Issue 2 - Winter 2010


Anxious Music
by April Ossmann

Blood Dazzler
by Patricia Smith

Cities of Flesh and the Dead
by Diann Blakely

Crazy Love
by Pamela Uschuk

Cures and Poisons
by Caroline Maun

Dark Card and Mom's Canoe
by Becky Foust

Fire Pond
by Jessica Garratt

How to Live on Bread and Music
by Jennifer Sweeney

Mister Skylight
by Ed Skoog

by Scott Owens

Perpetual Care
by Katie Cappello

Pictures in the Firestorm
by Lauren Rusk

Rhapsody of the Naked Immigrants
by Elena Georgiou

Rock Vein Sky
by Charlotte Mandel

Six Lips
by Penelope Scambly Schott

Slaves to Do These Things
by Amy King

Slide Shows
by Ann Fisher-Wirth

The Air around the Butterfly
by Katerina Stoykova-Klemer

The Guilt Gene
by Diana M. Raab

the nested object
by Dawn Lonsinger


William Hathaway

Kevin Brown

Lauren Rusk

Stanley Plumly

Dawn Potter 





















Rhapsody of the Naked Immigrants

by Elena Georgiou
Reviewed by Ann E. Michael 

Rhapsody of the Naked Immigrants
Harbor Mountain Press
Paperback, 88 pages
ISBN: 9780981556024
Link to Purchase

Elena Georgiou’s first collection of poems, Mercy Mercy Me, introduced her poetic voice to readers through a willingness to experiment with line length and poem patterns and a speaker who engages in self-doubt and second-guessing while courageously moving toward assertion and understanding. A good number of those poems also deal with the literal and figurative aspects of transporting a person from one place to another, the restlessness and the settling-in of a body and soul in transit. Her new collection, Rhapsody of the Naked Immigrants, unfolds poem by poem as an intimate and believable set of portrait-like pieces that attempt to communicate the immigrant experience to the reader. The poems’ images and sentences track the inevitable trek from homeland to new-homeland and do justice to the awe and disorientation in which a newcomer to New York City finds herself immersed.
The narratives suggest the typical “journey” theme yet Georgiou is playful enough, experimental enough, to keep these poems from treading too closely to expected patterns. The last line of the initial poem announces “This is my city—home to the person I’ve come here to be,” but the rest of the book challenges that assertion. In “Immigrant #2: Under a Public Skin,” the character in the poem wants “to proclaim, ‘This is my home.’//It is a lie, of course. This is not her home.” Nevertheless, “Like a good American, she tips generously” and learns “her city’s unspoken rule,” (which is “don’t look//up”). She breaks that rule on September 11, 2001—in that poem (“Immigrant #5”), a page is devoted to four words, and typography acts as form. The choice is unexpected and wholly appropriate. Another surprising choice Georgiou makes in some of these poems is the decision to use footnotes as little prose-poem commentaries. In the poem subtitled “Two Lives,” the footnotes document the second life in the title. Here’s an excerpt that also gives an idea of Georgiou’s sense of humor:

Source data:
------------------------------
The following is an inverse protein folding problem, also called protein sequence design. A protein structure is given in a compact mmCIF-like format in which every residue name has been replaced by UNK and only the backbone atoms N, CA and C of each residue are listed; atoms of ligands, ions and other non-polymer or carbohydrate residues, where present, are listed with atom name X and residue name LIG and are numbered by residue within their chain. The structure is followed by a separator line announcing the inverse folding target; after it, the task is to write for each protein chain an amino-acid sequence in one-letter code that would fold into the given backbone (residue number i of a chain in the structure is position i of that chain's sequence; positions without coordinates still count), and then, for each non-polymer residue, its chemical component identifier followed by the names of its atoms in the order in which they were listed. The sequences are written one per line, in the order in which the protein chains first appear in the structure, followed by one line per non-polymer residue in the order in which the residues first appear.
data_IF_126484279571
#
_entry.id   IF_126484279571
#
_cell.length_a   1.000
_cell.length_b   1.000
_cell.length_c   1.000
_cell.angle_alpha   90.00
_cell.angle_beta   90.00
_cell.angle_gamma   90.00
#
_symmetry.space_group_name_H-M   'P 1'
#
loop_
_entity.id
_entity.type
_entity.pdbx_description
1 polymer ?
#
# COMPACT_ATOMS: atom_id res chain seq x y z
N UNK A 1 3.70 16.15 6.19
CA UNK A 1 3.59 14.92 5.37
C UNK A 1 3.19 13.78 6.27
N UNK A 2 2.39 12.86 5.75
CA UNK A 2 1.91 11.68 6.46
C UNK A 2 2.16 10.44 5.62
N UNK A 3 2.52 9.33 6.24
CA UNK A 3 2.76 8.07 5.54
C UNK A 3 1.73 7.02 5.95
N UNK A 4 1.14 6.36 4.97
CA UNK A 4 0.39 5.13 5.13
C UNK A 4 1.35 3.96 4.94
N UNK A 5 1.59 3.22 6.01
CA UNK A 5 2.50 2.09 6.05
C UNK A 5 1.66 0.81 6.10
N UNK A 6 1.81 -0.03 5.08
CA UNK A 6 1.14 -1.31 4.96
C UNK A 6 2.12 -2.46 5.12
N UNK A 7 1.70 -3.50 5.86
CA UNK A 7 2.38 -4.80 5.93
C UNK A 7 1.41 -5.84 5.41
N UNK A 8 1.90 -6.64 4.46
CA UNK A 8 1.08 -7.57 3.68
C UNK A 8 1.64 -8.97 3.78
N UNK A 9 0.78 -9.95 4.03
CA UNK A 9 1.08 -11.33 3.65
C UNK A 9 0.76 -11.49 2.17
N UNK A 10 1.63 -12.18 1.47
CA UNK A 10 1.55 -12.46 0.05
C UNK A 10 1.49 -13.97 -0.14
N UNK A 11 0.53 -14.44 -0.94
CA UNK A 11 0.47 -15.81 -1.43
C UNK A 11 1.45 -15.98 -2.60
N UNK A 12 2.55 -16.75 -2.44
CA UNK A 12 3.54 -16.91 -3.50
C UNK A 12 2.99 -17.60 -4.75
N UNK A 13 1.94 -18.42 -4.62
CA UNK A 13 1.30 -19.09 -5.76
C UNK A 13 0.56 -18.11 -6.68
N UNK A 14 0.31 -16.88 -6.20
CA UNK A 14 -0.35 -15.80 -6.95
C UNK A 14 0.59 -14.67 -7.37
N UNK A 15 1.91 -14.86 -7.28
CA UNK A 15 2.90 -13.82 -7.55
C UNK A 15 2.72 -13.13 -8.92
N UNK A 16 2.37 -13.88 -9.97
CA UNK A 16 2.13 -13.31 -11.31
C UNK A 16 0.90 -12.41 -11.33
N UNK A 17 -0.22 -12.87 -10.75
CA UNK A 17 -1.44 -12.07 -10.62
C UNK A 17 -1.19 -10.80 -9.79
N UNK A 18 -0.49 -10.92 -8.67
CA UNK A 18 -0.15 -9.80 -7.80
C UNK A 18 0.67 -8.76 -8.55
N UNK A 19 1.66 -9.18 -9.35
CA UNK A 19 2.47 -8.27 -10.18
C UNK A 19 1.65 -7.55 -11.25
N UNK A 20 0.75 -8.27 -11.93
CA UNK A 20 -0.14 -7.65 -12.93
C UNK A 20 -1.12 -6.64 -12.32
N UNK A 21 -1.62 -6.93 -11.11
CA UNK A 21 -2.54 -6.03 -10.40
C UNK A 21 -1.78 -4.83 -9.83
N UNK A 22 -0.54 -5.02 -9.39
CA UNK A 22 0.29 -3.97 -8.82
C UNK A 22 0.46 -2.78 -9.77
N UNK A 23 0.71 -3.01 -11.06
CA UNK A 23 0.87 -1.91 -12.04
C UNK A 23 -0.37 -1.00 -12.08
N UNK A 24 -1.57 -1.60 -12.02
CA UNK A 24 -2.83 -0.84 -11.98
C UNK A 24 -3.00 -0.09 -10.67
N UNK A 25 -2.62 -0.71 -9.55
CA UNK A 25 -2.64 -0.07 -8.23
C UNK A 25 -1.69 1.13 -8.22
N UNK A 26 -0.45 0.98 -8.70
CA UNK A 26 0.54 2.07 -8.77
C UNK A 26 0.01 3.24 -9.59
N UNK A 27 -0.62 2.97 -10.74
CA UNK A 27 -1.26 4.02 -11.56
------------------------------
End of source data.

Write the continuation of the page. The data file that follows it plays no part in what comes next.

3 God continued to drop off a cardboard box of groceries on Saturday mornings. The mother never saw him—His elusiveness began to bother her. She thought He could ring her bell to say hello. Surely, it wouldn’t kill God to come in for a cup  of tea.

The strongest poems here compel the reader to partake in the daily lives of people who are displaced; whether forced from their homelands or seeking new homes in a place perceived as “better,” these characters shuttle through subways, eat at diners, and ponder the losses of family, childhood places, necklaces, languages, lovers. They are never certain where home is. Music, prayer, and travel are concatenations that draw the reader toward more abstract themes such as compassion and love, from the “Freedom” in the initial poem to the closing poem’s plea:

Forgive me, for I have learned every scream goes both ways—
death, lament, birth, praise.

The very titles of Georgiou’s poems include these “screams”: there are psalms, aubades, an elegy, nocturne, prayer, rhapsody, praisesong. Popular music weaves in and out of the poems, especially in the section called Mass in Transit, which consists mostly of a long poem, “Train,” in three parts, in which the speaker seems almost a diarist and which together comprise one of the best descriptions of taking New York subways I can think of.
Another aspect of Georgiou’s Rhapsody that strikes me as worthy of attention is her keen reflections on and experiments with the idea of what is public and what is private. These poems question where “the line” between public and private is drawn, and who draws it, and if poetry exists partly to shift and subvert that line. In Georgiou’s case, the shifting and subverting make the exercise novel and inviting. The poems in Rhapsody of the Naked Immigrants do indeed establish her, as one of her poems suggests, as an “…Alien with Extraordinary Ability in the Arts.” They offer a way for all of us to experience ourselves as immigrants, actual or metaphorical, as we travel through life trying to make sense of society and self.

Reviewed by Ann E. Michael.
Poets’ Quarterly | January 2010.

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